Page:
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spring onions
spring greens

What to eat in


In March look out for fresh spring vegetables and treat yourself to some tasty cup cakes

Spring has finally arrived, so why not celebrate by enjoying some seasonal spring vegetables?

Spring onions are readily available this month, and with their mild, sweet flavour, can be eaten raw as an addition to salads.

They're great in a frittata, too. Slice finely and fry in olive oil, then add cubes of cooked potato, six beaten eggs and a handful of grated cheddar. Cook over a medium heat until the base of the frittata is set, then pop the pan under the grill for a few minutes to cook the top (make sure your pan has a heat-proof handle!)


Spring onions are a key ingredient in many Oriental dishes. Stir-fry sliced spring onions in sesame oil before adding ginger, red chillies and garlic, all finely chopped. Add sliced mushrooms, mange tout, red pepper and bean sprouts and stir fry for a few minutes – a quick and healthy way to get your five a day.


If you have leftover cooked rice to use up, make it special by frying with sliced spring onions, sweetcorn and cashew nuts. Add two beaten eggs and mix thoroughly into the rice, stirring continuously until the egg is cooked and well blended with the other ingredients. Serve with soy sauce.

Eat your greens

Spring greens are a type of cabbage, but with loose leaves rather than the hard, compact hearts of other cabbage varieties. Like all members of the cabbage family, they are packed with health benefits – high in vitamins C and K and a good source of iron and fibre. They also contain healthy natural compounds that could help protect against heart disease, stroke and cancer.

When preparing spring greens for cooking it's a good idea to remove any big stalks, as these can be a bit tough and chewy. Then shred the leaves finely.

Avoid over-boiling spring greens, as this can spoil the flavour. Around five minutes should be long enough, so that the leaves retain a little crispness. Or steam instead. Serve simply, with melted butter – or toss steamed spring greens in a dressing made with olive oil, lemon juice and crushed garlic.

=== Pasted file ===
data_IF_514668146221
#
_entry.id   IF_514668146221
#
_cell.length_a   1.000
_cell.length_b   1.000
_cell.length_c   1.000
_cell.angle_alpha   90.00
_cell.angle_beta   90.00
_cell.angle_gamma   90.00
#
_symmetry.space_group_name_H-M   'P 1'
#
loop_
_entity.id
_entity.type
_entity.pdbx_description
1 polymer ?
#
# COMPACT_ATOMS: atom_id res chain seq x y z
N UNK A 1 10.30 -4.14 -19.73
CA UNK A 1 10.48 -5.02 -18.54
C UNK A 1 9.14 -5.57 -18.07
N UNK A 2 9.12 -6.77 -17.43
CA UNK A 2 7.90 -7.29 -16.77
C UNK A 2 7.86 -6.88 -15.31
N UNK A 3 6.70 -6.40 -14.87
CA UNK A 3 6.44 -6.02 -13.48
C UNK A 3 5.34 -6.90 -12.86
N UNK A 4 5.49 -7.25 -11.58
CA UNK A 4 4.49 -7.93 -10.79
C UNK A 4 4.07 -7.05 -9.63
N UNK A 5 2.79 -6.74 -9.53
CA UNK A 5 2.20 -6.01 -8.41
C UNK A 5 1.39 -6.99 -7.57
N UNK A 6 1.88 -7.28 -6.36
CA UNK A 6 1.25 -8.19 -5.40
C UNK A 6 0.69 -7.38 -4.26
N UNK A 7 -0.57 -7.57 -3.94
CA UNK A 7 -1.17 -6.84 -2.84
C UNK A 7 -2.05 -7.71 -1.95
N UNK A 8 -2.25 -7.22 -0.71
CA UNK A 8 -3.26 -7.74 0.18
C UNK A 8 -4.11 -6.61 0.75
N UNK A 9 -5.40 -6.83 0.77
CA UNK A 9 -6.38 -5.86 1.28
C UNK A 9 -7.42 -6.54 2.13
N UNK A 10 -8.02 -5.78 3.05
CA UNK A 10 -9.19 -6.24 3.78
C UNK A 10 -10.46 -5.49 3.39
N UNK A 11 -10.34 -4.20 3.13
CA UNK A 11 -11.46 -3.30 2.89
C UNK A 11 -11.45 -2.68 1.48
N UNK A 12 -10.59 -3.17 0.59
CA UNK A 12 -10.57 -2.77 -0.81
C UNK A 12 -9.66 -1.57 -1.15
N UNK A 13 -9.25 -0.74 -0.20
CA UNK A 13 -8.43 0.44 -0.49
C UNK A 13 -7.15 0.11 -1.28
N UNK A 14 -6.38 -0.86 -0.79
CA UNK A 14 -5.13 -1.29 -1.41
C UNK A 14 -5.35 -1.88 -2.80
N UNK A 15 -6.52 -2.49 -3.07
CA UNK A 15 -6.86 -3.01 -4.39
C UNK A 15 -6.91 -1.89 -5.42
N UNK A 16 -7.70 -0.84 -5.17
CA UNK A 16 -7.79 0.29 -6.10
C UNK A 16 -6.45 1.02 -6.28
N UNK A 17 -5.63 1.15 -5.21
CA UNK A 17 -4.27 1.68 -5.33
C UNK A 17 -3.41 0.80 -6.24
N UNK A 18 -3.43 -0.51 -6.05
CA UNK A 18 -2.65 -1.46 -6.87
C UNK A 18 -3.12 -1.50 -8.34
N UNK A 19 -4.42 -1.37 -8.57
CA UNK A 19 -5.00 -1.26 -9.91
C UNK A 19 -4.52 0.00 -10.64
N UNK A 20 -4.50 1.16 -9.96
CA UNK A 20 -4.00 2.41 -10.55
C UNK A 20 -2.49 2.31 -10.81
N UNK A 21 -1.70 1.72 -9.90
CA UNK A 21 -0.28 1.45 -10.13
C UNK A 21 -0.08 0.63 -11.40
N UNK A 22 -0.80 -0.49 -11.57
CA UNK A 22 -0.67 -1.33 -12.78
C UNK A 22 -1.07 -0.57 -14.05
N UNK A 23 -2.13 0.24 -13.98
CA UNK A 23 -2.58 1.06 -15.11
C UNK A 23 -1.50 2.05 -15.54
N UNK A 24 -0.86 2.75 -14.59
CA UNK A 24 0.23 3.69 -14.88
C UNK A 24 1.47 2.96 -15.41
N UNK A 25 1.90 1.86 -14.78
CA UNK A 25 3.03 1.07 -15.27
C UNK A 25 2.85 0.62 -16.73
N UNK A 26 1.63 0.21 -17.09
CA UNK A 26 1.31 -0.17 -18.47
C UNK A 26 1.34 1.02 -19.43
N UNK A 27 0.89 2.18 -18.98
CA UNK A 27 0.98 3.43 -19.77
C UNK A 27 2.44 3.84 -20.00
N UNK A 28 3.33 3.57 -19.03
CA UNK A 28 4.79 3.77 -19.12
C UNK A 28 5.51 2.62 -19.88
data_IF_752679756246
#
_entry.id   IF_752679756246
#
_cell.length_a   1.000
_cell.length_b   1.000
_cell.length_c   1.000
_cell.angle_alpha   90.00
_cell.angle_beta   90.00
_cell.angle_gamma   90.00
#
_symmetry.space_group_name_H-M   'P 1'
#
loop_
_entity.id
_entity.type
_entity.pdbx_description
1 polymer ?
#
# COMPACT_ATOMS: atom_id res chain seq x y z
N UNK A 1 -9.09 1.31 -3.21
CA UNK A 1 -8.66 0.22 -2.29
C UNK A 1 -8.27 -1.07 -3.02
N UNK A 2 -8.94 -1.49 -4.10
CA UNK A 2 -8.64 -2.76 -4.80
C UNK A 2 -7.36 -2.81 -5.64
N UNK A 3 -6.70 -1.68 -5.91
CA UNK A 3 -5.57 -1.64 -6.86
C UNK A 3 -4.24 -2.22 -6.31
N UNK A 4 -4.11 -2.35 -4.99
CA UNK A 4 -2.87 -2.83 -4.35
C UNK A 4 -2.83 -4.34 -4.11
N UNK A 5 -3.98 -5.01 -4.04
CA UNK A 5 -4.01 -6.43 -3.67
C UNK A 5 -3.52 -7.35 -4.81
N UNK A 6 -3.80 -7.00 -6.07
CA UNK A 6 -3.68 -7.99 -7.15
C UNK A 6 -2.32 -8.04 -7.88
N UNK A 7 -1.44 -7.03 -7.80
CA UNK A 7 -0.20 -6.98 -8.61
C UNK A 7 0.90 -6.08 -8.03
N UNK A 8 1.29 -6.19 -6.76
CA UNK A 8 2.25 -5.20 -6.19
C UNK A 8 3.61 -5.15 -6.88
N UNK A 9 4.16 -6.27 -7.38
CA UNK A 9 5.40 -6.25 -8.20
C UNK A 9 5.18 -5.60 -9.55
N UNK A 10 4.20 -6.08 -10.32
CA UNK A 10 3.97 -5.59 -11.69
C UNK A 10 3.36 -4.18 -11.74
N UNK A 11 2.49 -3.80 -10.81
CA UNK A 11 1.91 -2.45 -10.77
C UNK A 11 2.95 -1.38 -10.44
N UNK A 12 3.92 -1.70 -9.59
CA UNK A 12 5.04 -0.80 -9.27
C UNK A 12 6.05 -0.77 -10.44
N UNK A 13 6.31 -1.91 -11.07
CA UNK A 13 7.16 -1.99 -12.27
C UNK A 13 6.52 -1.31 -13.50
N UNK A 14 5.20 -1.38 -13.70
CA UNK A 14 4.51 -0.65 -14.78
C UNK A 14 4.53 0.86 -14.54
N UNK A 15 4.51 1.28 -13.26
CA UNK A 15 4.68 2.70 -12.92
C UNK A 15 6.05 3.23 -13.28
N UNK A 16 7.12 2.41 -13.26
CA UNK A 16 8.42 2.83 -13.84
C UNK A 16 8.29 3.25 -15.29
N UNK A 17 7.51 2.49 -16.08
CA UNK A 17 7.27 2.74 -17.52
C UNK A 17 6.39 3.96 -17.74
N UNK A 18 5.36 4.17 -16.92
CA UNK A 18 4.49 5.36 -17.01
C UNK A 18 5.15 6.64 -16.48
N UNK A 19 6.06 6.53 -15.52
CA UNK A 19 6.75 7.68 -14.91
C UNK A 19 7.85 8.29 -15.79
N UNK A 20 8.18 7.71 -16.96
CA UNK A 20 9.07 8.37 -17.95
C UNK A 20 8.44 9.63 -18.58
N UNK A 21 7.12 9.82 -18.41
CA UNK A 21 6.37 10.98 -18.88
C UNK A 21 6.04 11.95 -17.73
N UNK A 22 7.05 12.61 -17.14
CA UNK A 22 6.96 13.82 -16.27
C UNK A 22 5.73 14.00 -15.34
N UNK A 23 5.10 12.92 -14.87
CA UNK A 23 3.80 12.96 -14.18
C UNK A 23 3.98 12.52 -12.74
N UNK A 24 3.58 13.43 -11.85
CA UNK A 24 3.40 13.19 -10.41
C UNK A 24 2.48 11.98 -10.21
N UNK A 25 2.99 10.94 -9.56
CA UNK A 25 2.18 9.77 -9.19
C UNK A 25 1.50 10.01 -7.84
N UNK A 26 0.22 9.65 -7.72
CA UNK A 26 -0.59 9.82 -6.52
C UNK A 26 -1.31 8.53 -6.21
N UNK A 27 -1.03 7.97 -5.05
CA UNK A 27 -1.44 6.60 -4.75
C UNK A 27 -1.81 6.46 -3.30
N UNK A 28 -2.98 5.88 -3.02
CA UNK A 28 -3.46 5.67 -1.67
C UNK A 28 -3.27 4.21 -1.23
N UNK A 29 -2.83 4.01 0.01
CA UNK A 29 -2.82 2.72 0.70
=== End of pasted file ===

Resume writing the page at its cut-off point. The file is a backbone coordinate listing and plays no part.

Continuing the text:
For something a little spicier, try sautéing shredded spring greens in butter with onion, garlic and finely chopped red chilli, then add a little vegetable stock and simmer until tender.


Spring greens can be combined with spring onions in a tasty satay stir-fry. Slice five spring onions and fry in sesame oil along with some sliced garlic and a small red chilli, finely chopped. Add a couple of handfuls of shredded spring greens and continue to stir-fry for a few more minutes. Meanwhile, mix two tablespoons of peanut butter with a tablespoon of hot water and a dash of soy sauce – add this to the pan or wok and stir thoroughly until the leaves begin to wilt a little. Serve with noodles.

Good egg

You may not see eggs as seasonal – after all, British eggs are readily available in supermarkets year-round – but anyone who keeps their own hens will be rejoicing this month as the birds begin to lay again.


Most hens have a rest from egg-laying over the winter – but as the days start to lengthen and light levels increase, they will start to produce more eggs.

This means it's also easier for non-hen-keepers to get hold of fresh, locally produced free range eggs through farm gate sales – buying direct from producers can save money and eggs are often fresher, and therefore tastier.


It's now widely recognised by nutritionists that eggs are good for you. They're a fantastic source of protein, vitamins and minerals – and are an excellent, healthy choice for breakfast, especially if served with grilled or raw vegetables such as tomatoes, mushrooms or spinach.


Eggs can be boiled, poached or fried – and are delicious when scrambled with other ingredients. Try combining with fresh spinach and crumbled Feta cheese, or for a touch of luxury, strips of smoked salmon.


Homemade custard sauce is quite easy to make. In a bowl, mix three egg yolks with 25g caster sugar, two teaspoons of cornflour and a teaspoon of vanilla extract. Heat a pint of full-fat milk until just beginning to boil, then whisk into the egg mixture. Return to the pan and heat gently, stirring continuously, until thickened.


But what to do with the egg whites? Try making hazelnut meringues. Whisk three egg whites until stiff, then fold in 170g caster sugar and 75g ground hazelnuts. Place heaped tablespoons of the mixture onto a baking sheet lined with baking parchment and bake at 150°C for 30 minutes. Turn off the oven, leaving the meringues in the oven for at least four hours before serving.

poppy seed cupcakes

Honey, lemon and poppy seed cupcakes

Makes 12-14 cakes

120g butter, softened

100g caster sugar

180g self raising flour

1 teaspoon baking powder

2 eggs, beaten

20g poppy seeds

grated rind and juice of 1 lemon

1 tablespoon honey

Cream together the butter and sugar until light and fluffy. Stir the baking powder into the flour, then add half of this to the creamed butter mixture and mix together. Add half the beaten egg and mix well, then repeat with the remaining flour and egg. Stir in the poppy seeds, lemon rind, lemon juice and honey. Spoon the mixture into cake cases and bake at 140ºC for about 20 minutes, until the cakes are golden, well-risen and firm to the touch.

Little Green Space March 2016